Engineers would often play wake-up songs to the rover whenever it went inactive. The team began to develop an attachment to Oppy through these routines. When the rover lost communication with Earth, individual team members all set out to wake Oppy up. For eight months they persisted, playing loud, upbeat songs in hopes of pushing the rover into alertness, but nothing worked. Eventually, the team sang Oppy one final song: I’ll Be Seeing You by Billie Holiday. The song was chosen for the fondness and gratitude woven through lyrics of loss and yearning:

I’ll find you in the morning sun
And when the night is new
I’ll be looking at the moon
But I’ll be seeing you

I’ll Be Seeing You, by Billie Holiday

Though it’s an appropriately sad song for a farewell to a rover that had given so much for us, it also touches on the bittersweet concept of living on. Oppy will always be remembered in the scientific discoveries it gave us and the advancements we were able to build from them.

Opportunity embodied the ambitions of humanity. The little rover was only built for a 90 day mission, but exceeded all expectations and lived for 15 years on Mars. We like to root for an underdog, and so we took pride in Oppy’s unexpected perseverance, projecting our own hopes and dreams across the cosmos. The rover’s final transmission was, roughly translated from the data, “My battery is low and it’s getting dark.” Realistically, we know it’s a piece of machinery that cannot feel pain or fear. Yet, these final words, a frightening vision of the end, evoke a very real feeling of empathy from us. 

The Opportunity rover. Credit: NASA

Humans form such affectionate bonds with objects even on smaller scales. We have always talked about cars and boats like they are people, but the effect is even more pronounced when it comes to household technology like Roombas. Many people view these robots as partners, companions, and even members of the family.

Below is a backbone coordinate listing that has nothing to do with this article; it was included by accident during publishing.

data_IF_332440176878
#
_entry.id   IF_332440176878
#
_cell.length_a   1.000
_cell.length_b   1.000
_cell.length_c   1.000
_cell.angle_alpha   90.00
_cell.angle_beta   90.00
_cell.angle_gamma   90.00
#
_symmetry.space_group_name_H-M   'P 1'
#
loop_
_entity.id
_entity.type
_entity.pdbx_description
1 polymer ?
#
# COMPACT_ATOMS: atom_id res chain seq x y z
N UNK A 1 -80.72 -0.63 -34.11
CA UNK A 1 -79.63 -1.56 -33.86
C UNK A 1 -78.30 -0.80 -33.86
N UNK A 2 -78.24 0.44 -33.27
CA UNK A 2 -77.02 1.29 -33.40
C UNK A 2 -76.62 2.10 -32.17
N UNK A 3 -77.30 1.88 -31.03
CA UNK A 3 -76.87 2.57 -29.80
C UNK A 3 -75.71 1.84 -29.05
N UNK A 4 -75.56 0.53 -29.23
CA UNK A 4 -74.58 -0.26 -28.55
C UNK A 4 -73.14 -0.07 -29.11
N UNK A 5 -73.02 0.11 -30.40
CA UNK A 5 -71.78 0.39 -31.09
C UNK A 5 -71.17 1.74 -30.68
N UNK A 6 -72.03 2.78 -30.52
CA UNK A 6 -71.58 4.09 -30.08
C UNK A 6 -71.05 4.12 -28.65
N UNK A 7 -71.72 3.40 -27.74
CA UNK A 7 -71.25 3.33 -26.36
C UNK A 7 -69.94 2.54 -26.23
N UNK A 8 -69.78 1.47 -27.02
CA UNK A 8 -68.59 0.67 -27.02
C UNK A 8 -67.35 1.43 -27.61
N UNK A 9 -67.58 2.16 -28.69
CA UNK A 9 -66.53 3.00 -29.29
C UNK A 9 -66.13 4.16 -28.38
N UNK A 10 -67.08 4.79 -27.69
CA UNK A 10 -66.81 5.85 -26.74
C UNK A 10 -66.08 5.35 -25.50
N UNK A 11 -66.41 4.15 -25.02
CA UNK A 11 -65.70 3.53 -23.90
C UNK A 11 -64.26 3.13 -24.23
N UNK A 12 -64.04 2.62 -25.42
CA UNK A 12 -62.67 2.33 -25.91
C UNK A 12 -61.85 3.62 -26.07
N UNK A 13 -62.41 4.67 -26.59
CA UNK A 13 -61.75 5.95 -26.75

One study targeting the intimacy between humans and domestic robots found that people tend to anthropomorphize, which involves assigning human-like qualities to a nonhuman thing. The interviewed Roomba owners often perceived their robots to have unique personalities and intentions, even going as far to give them names, genders, and ages. By observing patterns in the robot’s random navigation, such as the Roomba constantly getting stuck in one area, participants felt that their robots were more lifelike compared to the average machine that is thought to be precise and perfect. Humans are adept at detecting habits and patterns, leading us to build personalities for these unfeeling robots. 

Participants also described genuine feelings of distress at having to exchange their Roombas or send them in for repairs, as if the robots were ‘sick’ or ‘injured’. The majority of the participants in the study also claimed that they had adjusted their houses to fit the Roomba, even tidying up in advance so the robot has an easier time navigating or has less to clean (Sung et al., 2007). Humans already tend to anthropomorphize our living, breathing, pets, but this effect is even more pronounced on these little household helpers that, in reality, aren’t much more than programmed pieces of metal. They genuinely grow to become valued members of the family.

An fMRI study examining how humans interact with robots showed participants videos of a human, a robot, and a different inanimate object being treated in either violent or affectionate ways. Similar neural patterns in the limbic system of the brain were detected in participants viewing both the human and the robot being treated poorly, demonstrating that humans felt empathy for robots in similar ways to how we feel emotions for other people (Rosenthal-von der Pütten et al., 2013). People even hesitate when asked to hit a robot with a mallet, expressing worry that the robot will feel the pain, and bomb-disposal robots in the military have been given funerals and unofficial medals of honor (Riddoch & Cross, 2021; Nyholm & Smids, 2020).

These are very real, very human bonds that we form with technology, even the devices we don’t create ourselves. It’s no wonder that we grow to love the machines we send out to other worlds and the time capsules we desperately hope will reach someone, someday. Some people even feel a sense of injustice from the scientific reclassification of Pluto as a dwarf planet, despite it having no impact on our daily lives.

Science can be cold metal and wires and logic and lines of code. Technical advancements are certainly no small part of the field. But we still mustn’t forget the human drive behind all of these things. Science can also be the sounds of laughter on a golden record flying through space, singing songs to a rover 245 million miles away, and fervently apologizing to your Roomba when you collide in the middle of the kitchen.

Space might be cold, but the affectionate tendencies of human nature will always lend an element of warmth.


References


Alyssa Eakman is a senior student at Tufts University in Massachusetts, double majoring in Astrophysics and Psychology and minoring in Dance. She is a BMSIS YSP research assistant working with Dr. Dimitra Atri on Martian subsurface habitability.